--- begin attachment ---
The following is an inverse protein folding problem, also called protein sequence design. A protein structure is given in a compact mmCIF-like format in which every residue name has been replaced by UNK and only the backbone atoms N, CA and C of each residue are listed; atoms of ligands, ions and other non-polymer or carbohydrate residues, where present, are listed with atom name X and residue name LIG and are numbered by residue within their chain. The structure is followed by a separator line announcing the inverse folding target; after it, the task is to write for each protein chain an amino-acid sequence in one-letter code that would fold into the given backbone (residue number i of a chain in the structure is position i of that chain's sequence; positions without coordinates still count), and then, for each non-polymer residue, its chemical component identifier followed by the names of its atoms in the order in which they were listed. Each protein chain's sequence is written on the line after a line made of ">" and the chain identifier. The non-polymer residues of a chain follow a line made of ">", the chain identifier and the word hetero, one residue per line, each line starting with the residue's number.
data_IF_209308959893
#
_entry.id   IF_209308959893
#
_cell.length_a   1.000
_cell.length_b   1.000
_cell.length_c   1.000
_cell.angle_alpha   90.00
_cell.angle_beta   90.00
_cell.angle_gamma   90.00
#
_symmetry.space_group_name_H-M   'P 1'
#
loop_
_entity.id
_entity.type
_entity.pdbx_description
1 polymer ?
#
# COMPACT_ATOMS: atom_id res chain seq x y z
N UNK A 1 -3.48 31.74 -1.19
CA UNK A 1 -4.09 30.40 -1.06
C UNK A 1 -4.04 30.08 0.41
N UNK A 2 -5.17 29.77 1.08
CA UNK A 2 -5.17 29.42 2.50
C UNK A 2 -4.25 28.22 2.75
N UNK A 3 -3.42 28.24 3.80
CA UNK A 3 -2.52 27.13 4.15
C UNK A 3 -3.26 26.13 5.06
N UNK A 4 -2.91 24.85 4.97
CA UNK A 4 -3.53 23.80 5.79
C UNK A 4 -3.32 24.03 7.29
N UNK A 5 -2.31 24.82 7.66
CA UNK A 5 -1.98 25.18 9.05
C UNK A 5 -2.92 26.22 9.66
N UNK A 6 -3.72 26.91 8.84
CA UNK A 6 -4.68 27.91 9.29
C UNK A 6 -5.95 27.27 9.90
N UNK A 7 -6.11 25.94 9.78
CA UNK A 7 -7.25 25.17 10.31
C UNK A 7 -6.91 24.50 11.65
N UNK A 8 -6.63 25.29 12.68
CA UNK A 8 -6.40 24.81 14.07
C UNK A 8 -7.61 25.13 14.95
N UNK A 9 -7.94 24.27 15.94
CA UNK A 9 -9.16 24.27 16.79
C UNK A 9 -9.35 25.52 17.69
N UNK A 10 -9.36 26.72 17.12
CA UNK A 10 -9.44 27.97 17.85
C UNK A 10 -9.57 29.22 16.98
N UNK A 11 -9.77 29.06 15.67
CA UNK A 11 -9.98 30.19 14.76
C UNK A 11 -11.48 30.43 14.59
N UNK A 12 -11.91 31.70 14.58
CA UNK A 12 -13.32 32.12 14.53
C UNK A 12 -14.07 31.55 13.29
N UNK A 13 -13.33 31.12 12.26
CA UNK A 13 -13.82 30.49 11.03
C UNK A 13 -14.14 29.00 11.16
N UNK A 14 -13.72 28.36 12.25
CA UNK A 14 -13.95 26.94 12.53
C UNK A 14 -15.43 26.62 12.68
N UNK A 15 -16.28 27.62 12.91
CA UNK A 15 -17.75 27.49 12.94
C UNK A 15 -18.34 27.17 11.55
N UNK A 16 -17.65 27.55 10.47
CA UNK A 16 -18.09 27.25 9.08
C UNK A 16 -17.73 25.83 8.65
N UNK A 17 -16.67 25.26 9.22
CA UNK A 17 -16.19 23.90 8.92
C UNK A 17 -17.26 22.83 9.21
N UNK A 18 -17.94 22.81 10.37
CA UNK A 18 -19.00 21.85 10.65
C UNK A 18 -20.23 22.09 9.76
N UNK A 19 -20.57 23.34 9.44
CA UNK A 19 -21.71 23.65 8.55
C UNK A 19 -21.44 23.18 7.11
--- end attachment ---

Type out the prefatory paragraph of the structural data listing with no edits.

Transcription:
The following is an inverse protein folding problem, also called protein sequence design. A protein structure is given in a compact mmCIF-like format in which every residue name has been replaced by UNK and only the backbone atoms N, CA and C of each residue are listed; atoms of ligands, ions and other non-polymer or carbohydrate residues, where present, are listed with atom name X and residue name LIG and are numbered by residue within their chain. The structure is followed by a separator line announcing the inverse folding target; after it, the task is to write for each protein chain an amino-acid sequence in one-letter code that would fold into the given backbone (residue number i of a chain in the structure is position i of that chain's sequence; positions without coordinates still count), and then, for each non-polymer residue, its chemical component identifier followed by the names of its atoms in the order in which they were listed. Each protein chain's sequence is written on the line after a line made of ">" and the chain identifier. The non-polymer residues of a chain follow a line made of ">", the chain identifier and the word hetero, one residue per line, each line starting with the residue's number.